Thursday, December 24, 2015

Homemade Chocolate Coconut Mounds Bars

So... these homemade delicacies are pretty divine. I think that if Jesus had a favourite chocolate bar, it'd be one of these little guys. They are super sweet and delicious, look amazing and pair so nicely with a cup of tea or coffee (or for breakfast when you're pregnant... or not even when you're not...). And hey, there's only 4 ingredients - how easy is that?

I wanted to share a few things that I learned from making these a couple of times now:
- do not skip on the coconut extract. I made the first batch without any and they were good, but they didn't have that big, coconutty 'umph' that I was hoping for. Using an extract is where it's at!
- follow the instructions on melting chocolate closely and do not be tempted to "thin" the chocolate to make it easier to coat. I thought that if I added a splash of cream to the chocolate that it would just make it a little thinner, but nope - it created a giant ball of squishy goo.
- keeping your mounds bars in the fridge will make the chocolate dry and crack a lot faster. I wouldn't recommend it
- one similar recipe that I saw made 'almond joys' by rolling the filling into a parchment paper log to facilitate the forming stage. I didn't try this personally, but the author ended up with nicely shaped little bars... just at thought! 
- I'll warn you that the chocolate dipping stage is a bit of a pain and you'll be silently cursing that they don't look "perfect", but just do your best! There isn't much getting around having them look "homemade", but your friends will love you all the more for them.  You may need to re-warm your chocolate a few times along the way.

Bon appétit! 

15 oz milk cooking chocolate (I used 2 packages of milk chocolate chips)
3 cups flaked sweetened coconut
1 cup sweetened condensed milk
3 tsp. coconut extract (or, to taste)
* parchment paper

1. In a medium bowl, mix coconut, sweetened condensed milk and coconut extract to make a thick and sticky paste.

2. Using your hands, form some rectangles with the paste. Press firmly to make sure the rectangles will keep their shape. Every 3 or 4 rectangles, wash your hands and do not dry them completely. That way, the paste won't stick on your hands.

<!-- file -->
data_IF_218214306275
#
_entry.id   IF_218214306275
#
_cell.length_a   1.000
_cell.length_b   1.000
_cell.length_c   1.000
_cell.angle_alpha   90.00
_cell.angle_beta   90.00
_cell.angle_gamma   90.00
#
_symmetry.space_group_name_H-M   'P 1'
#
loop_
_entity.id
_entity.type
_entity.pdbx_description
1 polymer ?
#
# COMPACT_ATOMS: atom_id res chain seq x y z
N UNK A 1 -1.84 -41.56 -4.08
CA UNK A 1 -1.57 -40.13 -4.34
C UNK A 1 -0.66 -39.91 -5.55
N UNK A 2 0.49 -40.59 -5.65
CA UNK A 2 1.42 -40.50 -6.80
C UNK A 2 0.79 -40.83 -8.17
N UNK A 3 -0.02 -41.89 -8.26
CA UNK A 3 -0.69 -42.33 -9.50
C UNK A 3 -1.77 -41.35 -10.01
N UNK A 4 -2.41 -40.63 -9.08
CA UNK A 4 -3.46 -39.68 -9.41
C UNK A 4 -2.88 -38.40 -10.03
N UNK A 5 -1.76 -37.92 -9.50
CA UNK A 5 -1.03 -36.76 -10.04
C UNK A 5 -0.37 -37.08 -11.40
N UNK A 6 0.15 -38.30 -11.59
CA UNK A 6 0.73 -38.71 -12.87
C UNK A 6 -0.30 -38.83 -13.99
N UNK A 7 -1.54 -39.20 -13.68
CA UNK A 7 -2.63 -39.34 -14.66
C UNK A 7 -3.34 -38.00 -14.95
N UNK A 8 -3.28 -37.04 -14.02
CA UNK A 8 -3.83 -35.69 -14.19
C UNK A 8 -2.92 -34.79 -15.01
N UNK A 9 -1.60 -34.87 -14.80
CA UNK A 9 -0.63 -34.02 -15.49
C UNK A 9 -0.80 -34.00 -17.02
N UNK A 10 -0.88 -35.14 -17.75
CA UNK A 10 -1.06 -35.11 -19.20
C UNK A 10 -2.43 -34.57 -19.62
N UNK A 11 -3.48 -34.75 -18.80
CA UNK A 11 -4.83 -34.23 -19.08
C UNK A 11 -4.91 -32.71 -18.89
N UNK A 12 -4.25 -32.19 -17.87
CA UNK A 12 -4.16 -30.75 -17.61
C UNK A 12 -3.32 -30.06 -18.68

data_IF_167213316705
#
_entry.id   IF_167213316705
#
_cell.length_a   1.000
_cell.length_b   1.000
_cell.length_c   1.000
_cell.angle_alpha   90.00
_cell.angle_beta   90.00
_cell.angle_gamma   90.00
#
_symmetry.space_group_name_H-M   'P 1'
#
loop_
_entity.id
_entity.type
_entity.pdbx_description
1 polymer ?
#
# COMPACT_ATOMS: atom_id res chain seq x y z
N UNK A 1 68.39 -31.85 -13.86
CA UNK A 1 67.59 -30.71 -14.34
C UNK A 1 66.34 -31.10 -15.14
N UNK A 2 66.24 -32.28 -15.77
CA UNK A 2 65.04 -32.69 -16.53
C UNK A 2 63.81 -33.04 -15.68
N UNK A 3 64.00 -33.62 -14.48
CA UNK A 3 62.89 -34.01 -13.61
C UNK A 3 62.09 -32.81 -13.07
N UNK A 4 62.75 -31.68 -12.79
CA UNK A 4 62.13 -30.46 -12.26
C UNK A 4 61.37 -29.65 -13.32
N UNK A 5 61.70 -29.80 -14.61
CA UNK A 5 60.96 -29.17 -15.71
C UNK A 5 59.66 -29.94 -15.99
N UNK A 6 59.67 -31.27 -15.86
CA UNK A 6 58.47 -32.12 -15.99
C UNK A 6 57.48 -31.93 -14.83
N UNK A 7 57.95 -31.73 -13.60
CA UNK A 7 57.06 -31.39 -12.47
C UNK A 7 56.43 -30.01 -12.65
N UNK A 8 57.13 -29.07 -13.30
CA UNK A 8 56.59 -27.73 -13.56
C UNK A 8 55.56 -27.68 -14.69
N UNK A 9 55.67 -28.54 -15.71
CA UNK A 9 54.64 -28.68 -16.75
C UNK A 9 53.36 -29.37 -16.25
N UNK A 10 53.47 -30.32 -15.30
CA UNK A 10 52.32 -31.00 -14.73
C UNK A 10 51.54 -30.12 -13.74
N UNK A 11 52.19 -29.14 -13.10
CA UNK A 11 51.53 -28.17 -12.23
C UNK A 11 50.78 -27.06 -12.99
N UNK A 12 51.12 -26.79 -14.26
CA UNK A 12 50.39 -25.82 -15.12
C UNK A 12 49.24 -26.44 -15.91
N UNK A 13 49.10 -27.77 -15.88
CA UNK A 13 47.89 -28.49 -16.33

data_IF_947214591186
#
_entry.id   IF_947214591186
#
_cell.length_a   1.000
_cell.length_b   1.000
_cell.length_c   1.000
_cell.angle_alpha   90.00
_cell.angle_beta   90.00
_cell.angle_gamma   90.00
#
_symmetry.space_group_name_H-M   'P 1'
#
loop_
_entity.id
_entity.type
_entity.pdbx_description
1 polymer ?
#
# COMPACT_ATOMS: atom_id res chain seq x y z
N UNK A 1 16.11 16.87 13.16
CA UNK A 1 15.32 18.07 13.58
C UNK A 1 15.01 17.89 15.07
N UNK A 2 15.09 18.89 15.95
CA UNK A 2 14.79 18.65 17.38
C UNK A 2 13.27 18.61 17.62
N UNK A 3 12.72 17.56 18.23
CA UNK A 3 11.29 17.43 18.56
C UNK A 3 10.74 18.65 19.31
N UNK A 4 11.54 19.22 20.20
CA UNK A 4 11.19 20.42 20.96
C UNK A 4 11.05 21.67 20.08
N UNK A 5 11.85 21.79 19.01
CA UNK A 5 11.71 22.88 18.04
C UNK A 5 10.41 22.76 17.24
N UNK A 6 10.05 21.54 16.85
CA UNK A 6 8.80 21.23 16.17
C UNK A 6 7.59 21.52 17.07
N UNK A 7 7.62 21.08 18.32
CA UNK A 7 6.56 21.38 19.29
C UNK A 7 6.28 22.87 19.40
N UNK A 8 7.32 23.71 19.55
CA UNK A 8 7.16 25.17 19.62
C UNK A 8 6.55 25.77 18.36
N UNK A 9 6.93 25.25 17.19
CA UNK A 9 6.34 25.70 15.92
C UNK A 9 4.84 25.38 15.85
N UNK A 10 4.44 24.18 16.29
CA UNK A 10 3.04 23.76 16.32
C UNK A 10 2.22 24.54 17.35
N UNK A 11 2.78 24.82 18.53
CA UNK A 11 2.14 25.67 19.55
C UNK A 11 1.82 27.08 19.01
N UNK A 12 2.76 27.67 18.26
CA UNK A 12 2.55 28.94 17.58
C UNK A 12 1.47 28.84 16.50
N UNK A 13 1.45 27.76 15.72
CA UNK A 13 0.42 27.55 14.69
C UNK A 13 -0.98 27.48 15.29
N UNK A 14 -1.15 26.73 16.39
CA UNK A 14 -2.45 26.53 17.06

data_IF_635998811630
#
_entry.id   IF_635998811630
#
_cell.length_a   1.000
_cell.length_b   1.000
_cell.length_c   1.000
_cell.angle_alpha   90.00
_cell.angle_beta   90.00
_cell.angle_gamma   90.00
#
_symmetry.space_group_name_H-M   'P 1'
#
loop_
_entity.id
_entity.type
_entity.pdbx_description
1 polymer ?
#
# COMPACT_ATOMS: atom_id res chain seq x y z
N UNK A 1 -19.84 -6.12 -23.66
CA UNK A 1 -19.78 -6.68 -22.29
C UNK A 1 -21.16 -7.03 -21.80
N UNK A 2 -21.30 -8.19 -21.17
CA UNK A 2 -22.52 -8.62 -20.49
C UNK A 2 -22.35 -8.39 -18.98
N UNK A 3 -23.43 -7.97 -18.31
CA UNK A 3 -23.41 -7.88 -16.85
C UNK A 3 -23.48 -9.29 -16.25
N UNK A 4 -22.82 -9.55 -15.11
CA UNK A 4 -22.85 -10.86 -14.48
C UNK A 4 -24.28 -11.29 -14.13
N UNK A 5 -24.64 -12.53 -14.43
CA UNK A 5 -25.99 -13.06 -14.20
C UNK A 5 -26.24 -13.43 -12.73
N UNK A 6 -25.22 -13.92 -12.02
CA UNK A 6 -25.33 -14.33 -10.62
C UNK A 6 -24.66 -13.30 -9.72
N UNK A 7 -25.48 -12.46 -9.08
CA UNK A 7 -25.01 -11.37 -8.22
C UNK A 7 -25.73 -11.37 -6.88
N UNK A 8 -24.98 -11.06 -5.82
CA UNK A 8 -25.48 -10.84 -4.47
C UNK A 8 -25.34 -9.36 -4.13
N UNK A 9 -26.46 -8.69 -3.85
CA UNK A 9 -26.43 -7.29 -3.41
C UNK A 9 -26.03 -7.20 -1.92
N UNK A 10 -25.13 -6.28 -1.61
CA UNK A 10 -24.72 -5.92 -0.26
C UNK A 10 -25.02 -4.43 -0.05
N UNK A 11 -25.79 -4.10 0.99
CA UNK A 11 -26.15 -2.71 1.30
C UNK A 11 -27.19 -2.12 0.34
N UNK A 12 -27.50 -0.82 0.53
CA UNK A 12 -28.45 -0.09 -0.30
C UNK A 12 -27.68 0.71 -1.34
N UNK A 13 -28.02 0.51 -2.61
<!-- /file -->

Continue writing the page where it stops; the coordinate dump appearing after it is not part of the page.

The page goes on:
3. Arrange on a baking sheet lined with parchment paper and put in the freezer for about 20 minutes. This will make the candy easier to dip in chocolate. Don't skip this part or it'll be a mess!

4. In the meantime, put 2/3 of your chocolate it in a microwave safe bowl. Microwave on medium power for 30 seconds, stir, then repeat in 15 seconds interval until the chocolate has melted. 

5. Add 1/3 remaining chocolate and keep stirring until it is fully melted. It's called tempering chocolate. It will allow the chocolate to have a glossy texture and to set correctly.

6. It's time for dipping now! Remove rectangles from the freezer 2 at a time and leave the rest in the freezer to stay firm. Using two forks, dip one rectangle in melted chocolate and roll it to cover all sides. Using one fork, remove rectangle from chocolate. With the other fork, remove excess chocolate and arrange your bounty on a parchment paper lined baking sheet. 


7. I finished mine off by drizzling some chocolate over top. Add some leftover chocolate to a small ziplock bag and cut a TINY little hole in the corner. Pipe your chocolate and let set for a couple of hours. Enjoy!

Wednesday, March 11, 2015

Honey Oat Bread

One thing that I've found about being home with my 1 1/2 year old is that you have to have a keen mind to think of things to DO. There's only so much time that can be spent with play dough, watching the garbage truck and tackling the dog. Before Mali came along, I used to make all sorts of bread - baguettes, fougasses, brioche, beautiful pinwheel and braided breads ... you name it, I made it. When baby came along though, all that went out the wayside. Now that he's a bit older though and likes to pour and scoop and stir, we've started up again and are having a great time. These days, Mali and I make up a loaf of bread every 3-4 days. I'm always asked, "how on earth do you make your own bread with a baby in the house??!!" - the answer, primarily, is that it's something to do. And what a delicious "something"! There's of course the added benefits of of making your own bread: it's inexpensive, it's substantially tastier than store-bought bread, it isn't filled with preservatives and it's super good for you and packed with nutrients. The OT in me also loves all the benefits that come with having your child help you to cook - sequencing, fine motor skills, balance, sensory integration... and so on.